WAGNER: Gˆtterd‰mmerung

Too, she has sheathed the norns
in plastic tubing (surviving slices of the Midgard serpent?), and then there
are the colored pompoms on the heads of the perpetually tumbling Rhinemaidens
and the orange panniers on poor Gutrune (all the Gibichungs wear Halloween
colors). One expects little questions like this when watching any Wagner
production nowadays, but designer Rosalie ñ who apparently stole the
spotlight (Manfred Voss did the superb lighting) from producer/director
Alfred Kirchner when this 1997 Bayreuth Ring premiered ñ seems to
have a real causa against the female anatomy. With Wagnerian leading ladies
as svelte as Mmes. Polaski, Schwanewilms and Schwarz, it seems ungrateful to
say the least to costume them as if they were steatopygous Neolithic

The sets, too, are Rosalieís work. Gunther and Gutrune in their
Expressionist lounge chairs clearly signal rich, decadent, too-too to take
seriously, but Hagen is in the usual black leather. (Just once Iíd like to
see Hagen performed as a loafing aesthete who surprises people with his
long-concealed plots ñ itís absurd to make him so sinister and have no
one on stage ever suspect what heís up to.) Sword and Ring and Tarnhelm are
present if tacky in closeup, and Siegfried looks genuinely alarming when
heís in disguise, his head covered in the Tarnhelm and his shoulder in
Guntherís chic orange cloak.

Kirchner, however, is responsible for the staged action; itís unusually
clear and the acting choice. I liked ardent, enthusiastic Siegfried rushing
so eagerly into Guntherís palace that he overshoots the stage and has to
walk back from the wings, Hagen making love to his own spear, the tumbling
Rhinemaidens, the threatening movements of the crowd of soldiers such that
Siegfried seems a simpleton (which he is) never to perceive its whiff of the
Night of the Long Knives.

The set is the top of a globe, its lines of latitude and longitude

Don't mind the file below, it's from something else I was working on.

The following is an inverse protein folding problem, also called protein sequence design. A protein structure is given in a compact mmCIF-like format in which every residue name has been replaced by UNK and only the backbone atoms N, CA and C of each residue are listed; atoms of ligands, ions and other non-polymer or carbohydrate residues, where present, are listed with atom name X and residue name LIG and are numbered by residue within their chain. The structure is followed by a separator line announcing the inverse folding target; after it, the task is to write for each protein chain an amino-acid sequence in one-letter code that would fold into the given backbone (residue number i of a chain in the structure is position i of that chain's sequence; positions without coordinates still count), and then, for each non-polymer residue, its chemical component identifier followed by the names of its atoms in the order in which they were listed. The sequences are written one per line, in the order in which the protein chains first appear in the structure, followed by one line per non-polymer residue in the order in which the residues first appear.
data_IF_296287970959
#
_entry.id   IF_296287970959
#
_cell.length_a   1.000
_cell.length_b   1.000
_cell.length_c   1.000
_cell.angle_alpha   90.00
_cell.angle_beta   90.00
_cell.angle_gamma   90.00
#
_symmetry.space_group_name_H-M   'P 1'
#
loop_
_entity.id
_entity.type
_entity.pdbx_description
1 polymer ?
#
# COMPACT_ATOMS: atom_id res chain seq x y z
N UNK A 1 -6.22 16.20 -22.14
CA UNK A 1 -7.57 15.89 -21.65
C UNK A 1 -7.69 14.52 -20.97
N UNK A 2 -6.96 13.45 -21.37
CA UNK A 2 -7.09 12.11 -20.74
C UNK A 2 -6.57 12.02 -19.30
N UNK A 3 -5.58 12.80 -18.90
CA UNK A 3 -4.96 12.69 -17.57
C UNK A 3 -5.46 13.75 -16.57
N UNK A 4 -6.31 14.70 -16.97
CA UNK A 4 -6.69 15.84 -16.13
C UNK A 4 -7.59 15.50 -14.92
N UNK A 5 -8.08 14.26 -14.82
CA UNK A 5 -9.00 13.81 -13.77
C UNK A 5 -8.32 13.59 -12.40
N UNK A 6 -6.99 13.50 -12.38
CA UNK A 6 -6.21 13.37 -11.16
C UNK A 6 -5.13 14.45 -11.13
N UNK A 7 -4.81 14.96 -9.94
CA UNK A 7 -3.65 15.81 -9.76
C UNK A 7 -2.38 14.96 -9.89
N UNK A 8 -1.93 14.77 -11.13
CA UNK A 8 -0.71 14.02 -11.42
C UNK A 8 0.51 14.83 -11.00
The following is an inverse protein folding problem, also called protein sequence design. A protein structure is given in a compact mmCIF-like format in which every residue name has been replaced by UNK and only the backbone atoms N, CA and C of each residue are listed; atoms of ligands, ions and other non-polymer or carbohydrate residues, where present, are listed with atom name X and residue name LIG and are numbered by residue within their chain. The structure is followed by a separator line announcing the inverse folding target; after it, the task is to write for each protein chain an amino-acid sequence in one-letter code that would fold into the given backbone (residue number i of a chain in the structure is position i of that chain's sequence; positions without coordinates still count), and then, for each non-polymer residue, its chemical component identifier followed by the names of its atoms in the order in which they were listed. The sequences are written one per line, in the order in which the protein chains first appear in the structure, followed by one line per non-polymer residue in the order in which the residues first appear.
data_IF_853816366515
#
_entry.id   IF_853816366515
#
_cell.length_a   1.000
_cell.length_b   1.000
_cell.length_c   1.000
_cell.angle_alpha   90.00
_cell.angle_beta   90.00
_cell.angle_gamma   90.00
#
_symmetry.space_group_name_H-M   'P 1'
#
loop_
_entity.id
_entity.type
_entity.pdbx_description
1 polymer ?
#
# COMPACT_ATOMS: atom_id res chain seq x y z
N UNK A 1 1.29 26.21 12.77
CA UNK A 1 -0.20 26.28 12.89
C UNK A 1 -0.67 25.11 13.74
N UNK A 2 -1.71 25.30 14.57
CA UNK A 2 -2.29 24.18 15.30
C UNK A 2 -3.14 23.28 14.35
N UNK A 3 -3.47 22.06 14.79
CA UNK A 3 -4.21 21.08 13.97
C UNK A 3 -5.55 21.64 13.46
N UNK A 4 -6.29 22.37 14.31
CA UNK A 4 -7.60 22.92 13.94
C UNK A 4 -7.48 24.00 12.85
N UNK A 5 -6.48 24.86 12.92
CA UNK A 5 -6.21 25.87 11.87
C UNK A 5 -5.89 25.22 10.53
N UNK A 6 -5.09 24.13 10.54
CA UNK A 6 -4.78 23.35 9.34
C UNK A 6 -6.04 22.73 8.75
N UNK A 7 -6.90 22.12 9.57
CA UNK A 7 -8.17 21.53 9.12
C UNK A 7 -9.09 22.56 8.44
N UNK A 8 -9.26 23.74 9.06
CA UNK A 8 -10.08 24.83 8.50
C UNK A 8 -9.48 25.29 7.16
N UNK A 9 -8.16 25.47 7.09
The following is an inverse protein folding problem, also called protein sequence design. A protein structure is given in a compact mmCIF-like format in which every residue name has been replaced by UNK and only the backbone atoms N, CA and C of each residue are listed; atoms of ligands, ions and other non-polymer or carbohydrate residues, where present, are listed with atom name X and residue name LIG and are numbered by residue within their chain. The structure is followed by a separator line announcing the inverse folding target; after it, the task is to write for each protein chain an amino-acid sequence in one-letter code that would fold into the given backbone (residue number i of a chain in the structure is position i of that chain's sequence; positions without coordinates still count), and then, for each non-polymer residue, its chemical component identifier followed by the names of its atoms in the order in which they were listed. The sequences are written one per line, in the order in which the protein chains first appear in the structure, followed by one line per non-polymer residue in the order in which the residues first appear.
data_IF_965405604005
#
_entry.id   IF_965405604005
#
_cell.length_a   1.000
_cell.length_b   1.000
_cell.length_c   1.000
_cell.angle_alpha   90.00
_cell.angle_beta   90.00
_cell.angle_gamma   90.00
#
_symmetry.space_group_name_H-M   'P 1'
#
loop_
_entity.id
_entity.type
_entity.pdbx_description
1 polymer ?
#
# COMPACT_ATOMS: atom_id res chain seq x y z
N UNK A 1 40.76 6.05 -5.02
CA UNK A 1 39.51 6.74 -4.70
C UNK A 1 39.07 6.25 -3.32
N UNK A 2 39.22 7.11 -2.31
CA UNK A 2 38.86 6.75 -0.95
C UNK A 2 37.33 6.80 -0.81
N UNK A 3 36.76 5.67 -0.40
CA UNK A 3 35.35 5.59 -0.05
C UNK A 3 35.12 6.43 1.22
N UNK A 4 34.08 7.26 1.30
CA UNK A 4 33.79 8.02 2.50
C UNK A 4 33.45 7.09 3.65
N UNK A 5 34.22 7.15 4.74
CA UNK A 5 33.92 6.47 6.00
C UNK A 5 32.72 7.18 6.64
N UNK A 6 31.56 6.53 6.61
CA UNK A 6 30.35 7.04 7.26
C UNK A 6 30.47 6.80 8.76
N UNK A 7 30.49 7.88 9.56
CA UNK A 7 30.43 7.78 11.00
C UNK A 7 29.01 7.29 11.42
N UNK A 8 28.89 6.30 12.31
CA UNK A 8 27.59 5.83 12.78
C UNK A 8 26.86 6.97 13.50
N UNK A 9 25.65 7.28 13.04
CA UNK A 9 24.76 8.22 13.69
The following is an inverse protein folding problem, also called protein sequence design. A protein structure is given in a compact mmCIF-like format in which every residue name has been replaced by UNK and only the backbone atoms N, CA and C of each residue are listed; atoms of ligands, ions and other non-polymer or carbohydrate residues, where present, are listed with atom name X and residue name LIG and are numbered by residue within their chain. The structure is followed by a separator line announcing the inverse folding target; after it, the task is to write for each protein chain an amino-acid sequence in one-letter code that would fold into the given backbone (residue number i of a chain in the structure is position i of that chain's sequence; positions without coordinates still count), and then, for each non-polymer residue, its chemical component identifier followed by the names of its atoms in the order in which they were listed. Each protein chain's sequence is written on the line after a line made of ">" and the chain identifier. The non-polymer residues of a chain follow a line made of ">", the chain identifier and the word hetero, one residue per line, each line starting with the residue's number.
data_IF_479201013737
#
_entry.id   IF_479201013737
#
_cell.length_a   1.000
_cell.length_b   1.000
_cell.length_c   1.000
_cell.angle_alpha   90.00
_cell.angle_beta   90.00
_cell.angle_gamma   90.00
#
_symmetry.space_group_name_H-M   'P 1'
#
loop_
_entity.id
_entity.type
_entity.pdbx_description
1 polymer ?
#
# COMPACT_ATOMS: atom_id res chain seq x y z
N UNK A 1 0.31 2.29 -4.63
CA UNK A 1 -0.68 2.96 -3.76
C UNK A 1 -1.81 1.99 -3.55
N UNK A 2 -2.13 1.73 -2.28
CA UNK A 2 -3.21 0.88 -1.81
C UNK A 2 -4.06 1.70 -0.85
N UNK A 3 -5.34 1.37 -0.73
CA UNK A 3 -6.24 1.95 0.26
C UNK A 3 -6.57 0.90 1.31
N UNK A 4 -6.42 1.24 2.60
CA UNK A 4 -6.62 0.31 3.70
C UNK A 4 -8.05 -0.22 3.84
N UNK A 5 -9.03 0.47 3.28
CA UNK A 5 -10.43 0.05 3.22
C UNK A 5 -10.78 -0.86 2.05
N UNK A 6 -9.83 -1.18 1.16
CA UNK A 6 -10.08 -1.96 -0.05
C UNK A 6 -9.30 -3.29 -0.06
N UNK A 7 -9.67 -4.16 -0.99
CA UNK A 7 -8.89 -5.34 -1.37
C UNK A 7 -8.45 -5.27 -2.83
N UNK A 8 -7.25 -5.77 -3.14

implying the universality of the mystery. The rest of the stage is matte
black against which the colorful singers stand out like symbols in a morality
drama ñ which this is and they are. The trees of the forest are barren
metal stalks, like expressionistic crucifixes, and they bow low to mourn dead
Siegfried. A huge screen descends during the Immolation to display light-show
fire that evolves on cue into light-show flood. (You should watch these
scenes in a very dark room. Or all of it.)

The singing, despite a few stretches here and there (Schwanewilmsís
Gutrune seems whiny, which has not been my impression of her on other
recordings), is excellent. I donít know how many different performances (or
rehearsals) were culled for the final tape (there is no audience noise or
applause), but Polaskiís somewhat chilly Brunnhilde is in floods of voice
from love duet to immolation, which has not always been true of her on a
single night, and Wolfgang Schmidt, who sounds as if he would have trouble
managing Siegfriedís punishing demands in a larger house, continues to
sound youthful and eager to the bitter end here.

The glory of this recording is the orchestral sound which, under James
Levine, rises through the floor in Bayreuthís unique configuration (a
discussion of how the miking for recordings is done there would be of
interest) and surrounds the singers, so that they seem to be breathing music
and moving through an atmosphere of it. The various instruments (and not
merely their leitmotifs) seem to be characters in the drama as important as
the singers and not nearly so awkwardly dressed.

John Yohalem

image_description=Richard Wagner: Gˆtterd‰mmerung
product_title=Richard Wagner: Gˆtterd‰mmerung
product_by=Deborah Polaski, Wolfgang Schmidt, Anne Schwanewilms, Falk Struckmann, Eric Halfvarson, Hanna Schwarz, Bayreuther Festspiele, James Levine. Staged by Alfred Kirchner.
product_id=DG 073 4340 [2DVDs]